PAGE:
Shortly after my son’s Down syndrome diagnosis, a dear friend of mine, a woodworker and master craftsman by trade, spoke life into my soul. He prayed for me one evening, and as he prayed he told me that my son wasn’t a crooked arrow. Psalms 127 declares that “Children are a gift from the LORD; they are a reward from him. Children born to a young man are like arrows in a warrior’s hand. How joyful is the man whose quiver is full of them” (NLT). This dear brother told me that my son was a gift, a sharp arrow in my quiver, that he would fly true and hit his mark. I was in tears.
We often live under a false presumption that if we are blessed, then life will go easy for us. Why is this? I’d like to spill a bit of ink, and attempt to share God’s Word on disability. I hope to put doubts to death for those experiencing disability, that somehow you boarded the wrong boat, your ship has sailed and it’s going the wrong way, and that somehow the rest of your life is plan B. I want to examine God’s promises in Scripture and ask the hard and honest question, “Am I cursed?” Doesn’t the Bible say that if I do this, that and the other, then God will keep all these bad things from me and I’ll be blessed? My life doesn’t look like all these things I’m promised, so what gives?
If we are honest, we’ve all asked these questions in some shape or form as we wrestle with raising a child with disability. I hope we can stare suffering straight in the face and see that God is good and God is sovereign. Together, let’s explore God’s Word on disability. Let’s discover how God intends in these shadowlands we sojourn, to use our sufferings to shape us and conform us into the image of Christ. Together, let’s marvel and behold Jesus, and see how the truly Blessed One, suffered. As we stare at Jesus, our Man of Sorrows, I pray we find grace to come to the painful revelation that to know Christ is to know suffering. The cross precedes the crown.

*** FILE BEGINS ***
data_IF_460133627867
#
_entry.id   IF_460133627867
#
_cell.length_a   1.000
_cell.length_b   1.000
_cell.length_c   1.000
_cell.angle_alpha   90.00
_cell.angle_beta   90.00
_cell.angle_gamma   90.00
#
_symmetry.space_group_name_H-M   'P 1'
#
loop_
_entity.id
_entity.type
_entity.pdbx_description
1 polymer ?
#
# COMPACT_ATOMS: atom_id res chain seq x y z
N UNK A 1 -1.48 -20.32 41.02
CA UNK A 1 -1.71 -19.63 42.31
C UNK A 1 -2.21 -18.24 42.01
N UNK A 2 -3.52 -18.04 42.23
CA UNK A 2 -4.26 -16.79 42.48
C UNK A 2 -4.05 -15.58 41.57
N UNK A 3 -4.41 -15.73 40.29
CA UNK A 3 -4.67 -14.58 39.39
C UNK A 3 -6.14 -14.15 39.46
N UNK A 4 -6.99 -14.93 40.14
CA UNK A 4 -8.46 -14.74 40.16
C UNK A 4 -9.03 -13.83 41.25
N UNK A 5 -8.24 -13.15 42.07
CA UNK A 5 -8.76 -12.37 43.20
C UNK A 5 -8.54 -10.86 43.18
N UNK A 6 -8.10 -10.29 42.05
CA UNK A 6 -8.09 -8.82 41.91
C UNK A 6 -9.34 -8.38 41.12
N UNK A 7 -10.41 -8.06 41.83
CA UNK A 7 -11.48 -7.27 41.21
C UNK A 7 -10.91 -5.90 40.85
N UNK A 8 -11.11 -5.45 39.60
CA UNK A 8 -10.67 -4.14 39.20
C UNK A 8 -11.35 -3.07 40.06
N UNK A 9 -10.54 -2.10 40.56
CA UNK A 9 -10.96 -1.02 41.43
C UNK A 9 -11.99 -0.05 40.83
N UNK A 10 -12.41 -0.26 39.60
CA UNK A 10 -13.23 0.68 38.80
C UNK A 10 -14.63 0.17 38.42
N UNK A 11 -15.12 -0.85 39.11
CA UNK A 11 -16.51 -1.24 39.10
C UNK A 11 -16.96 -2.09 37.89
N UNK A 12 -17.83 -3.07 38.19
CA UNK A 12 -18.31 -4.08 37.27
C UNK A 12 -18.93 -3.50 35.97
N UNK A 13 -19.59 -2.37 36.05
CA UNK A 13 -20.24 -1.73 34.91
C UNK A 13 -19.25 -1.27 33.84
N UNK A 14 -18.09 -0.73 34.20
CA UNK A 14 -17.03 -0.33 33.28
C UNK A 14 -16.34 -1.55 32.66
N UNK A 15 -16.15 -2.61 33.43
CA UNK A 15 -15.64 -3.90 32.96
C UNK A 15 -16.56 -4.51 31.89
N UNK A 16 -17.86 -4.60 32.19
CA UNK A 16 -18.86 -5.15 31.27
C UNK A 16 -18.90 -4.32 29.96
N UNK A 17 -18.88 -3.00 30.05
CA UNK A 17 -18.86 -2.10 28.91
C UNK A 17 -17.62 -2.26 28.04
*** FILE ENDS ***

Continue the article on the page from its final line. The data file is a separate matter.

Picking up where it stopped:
Let’s start at the beginning, the Books of Moses, the Books of the Law. These first five books, Genesis through Deuteronomy, also called the Pentateuch, have much to teach us about disability. Genesis reveals that all of us, the good, the bad, and the ugly, everyone is made in God’s image. “Let us make man in our image, after our likeness… So God created man in his own image, in the image of God he created him; male and female he created them” (Genesis 1:26-27). As Martin Luther King Jr. preached back in 1965, “there are no gradations in the image of God. Every man from a treble white to a bass black is significant on God’s keyboard, precisely because every man is made in the image of God” (The American Dream). In Genesis 3, amidst the fall and the curse, God gave a glimmer of hope, that through the seed of the woman, God would rescue and redeem His people. And we discover in Exodus, that God loves to use broken people to accomplish his good works.
God called stuttering Moses to deliver the Israelites from bondage in Egypt. And when God called old 80 year Mo, while tending his sheep way out in the wilderness, he didn’t feel up for the task. He tries to punt, telling God he’s got the wrong guy. The LORD responds, “Who has made man’s mouth? Who makes him mute, or deaf, or seeing, or blind? Is it not I, the LORD?” (Exodus 4:11). So a hard question for all of us impacted by disability… was it God’s will that your child was born blind or deaf, or with some disability? According to God’s Word, Yes. God made your child just the way they are. And we could skip ahead to the Psalms and hear the psalmist declare, “you knit me together in my mother’s womb. I praise you, for I am fearfully and wonderfully made” (Psalm 139:13-14). This isn’t just for healthy babies. All children are fearfully and wonderfully made, as God intended.
So God is clearly in charge, sovereign over disability. But then we get a couple difficult passages in Leviticus and Deuteronomy. I don’t imagine that I’ll be able to answer all the skeptics. But I don’t want to simply skip over hard words. All Scripture speaks for our God. So what are we to make of some of these difficult passages?